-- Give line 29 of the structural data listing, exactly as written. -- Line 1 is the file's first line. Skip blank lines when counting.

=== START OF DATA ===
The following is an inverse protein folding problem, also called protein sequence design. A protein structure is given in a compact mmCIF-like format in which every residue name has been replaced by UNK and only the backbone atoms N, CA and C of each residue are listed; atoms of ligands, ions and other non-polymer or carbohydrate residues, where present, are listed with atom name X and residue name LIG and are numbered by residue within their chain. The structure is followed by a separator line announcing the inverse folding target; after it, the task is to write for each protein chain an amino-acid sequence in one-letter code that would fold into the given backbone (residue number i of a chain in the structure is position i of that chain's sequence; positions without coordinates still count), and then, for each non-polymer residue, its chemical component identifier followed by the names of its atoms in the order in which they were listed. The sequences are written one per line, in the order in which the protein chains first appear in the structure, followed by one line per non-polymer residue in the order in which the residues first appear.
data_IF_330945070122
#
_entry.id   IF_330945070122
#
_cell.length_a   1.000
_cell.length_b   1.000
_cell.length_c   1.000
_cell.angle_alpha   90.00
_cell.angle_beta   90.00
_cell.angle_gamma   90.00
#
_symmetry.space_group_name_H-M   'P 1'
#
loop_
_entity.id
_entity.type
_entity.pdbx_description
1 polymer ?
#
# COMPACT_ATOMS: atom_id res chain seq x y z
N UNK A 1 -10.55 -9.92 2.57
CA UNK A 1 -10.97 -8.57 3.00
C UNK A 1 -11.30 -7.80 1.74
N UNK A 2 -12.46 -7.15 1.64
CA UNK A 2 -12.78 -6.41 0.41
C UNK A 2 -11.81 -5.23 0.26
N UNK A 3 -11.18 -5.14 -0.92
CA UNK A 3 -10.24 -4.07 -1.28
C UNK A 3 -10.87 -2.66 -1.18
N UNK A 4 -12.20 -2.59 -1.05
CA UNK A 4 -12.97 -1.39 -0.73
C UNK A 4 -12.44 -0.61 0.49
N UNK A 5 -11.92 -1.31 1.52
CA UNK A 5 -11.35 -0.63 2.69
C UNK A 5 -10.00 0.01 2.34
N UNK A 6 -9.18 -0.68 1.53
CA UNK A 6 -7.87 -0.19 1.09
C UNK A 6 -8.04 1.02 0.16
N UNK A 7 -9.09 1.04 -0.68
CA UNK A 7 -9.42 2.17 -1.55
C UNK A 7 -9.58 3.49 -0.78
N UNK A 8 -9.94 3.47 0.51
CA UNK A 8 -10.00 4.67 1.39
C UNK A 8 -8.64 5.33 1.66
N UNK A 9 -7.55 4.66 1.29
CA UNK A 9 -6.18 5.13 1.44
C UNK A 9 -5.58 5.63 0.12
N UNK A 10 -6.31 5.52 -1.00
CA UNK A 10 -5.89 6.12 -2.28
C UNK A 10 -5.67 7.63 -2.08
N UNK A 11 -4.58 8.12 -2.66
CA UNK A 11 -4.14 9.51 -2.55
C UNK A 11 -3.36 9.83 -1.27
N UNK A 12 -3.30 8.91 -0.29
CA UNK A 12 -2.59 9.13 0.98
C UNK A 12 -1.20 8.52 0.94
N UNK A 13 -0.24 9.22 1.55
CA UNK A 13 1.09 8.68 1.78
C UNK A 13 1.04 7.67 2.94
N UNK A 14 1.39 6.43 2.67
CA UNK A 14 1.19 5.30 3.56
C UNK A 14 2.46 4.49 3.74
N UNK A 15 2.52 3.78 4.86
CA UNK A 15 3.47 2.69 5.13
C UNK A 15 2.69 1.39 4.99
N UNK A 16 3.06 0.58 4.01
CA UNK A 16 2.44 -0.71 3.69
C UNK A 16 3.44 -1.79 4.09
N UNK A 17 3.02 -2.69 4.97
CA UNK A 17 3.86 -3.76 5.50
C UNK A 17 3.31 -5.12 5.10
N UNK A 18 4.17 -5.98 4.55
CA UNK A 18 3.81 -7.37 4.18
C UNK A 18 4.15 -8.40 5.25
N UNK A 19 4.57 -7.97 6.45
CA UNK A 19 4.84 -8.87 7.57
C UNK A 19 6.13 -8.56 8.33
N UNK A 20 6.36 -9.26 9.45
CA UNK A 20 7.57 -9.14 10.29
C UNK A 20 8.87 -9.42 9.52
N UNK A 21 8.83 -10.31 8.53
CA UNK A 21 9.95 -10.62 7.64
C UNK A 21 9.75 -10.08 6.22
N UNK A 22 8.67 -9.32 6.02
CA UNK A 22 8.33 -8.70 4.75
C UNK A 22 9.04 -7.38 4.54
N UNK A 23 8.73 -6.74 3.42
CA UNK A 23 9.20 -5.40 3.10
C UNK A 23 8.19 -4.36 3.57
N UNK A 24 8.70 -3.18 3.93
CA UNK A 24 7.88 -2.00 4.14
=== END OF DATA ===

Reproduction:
CA UNK A 3 -10.24 -4.07 -1.28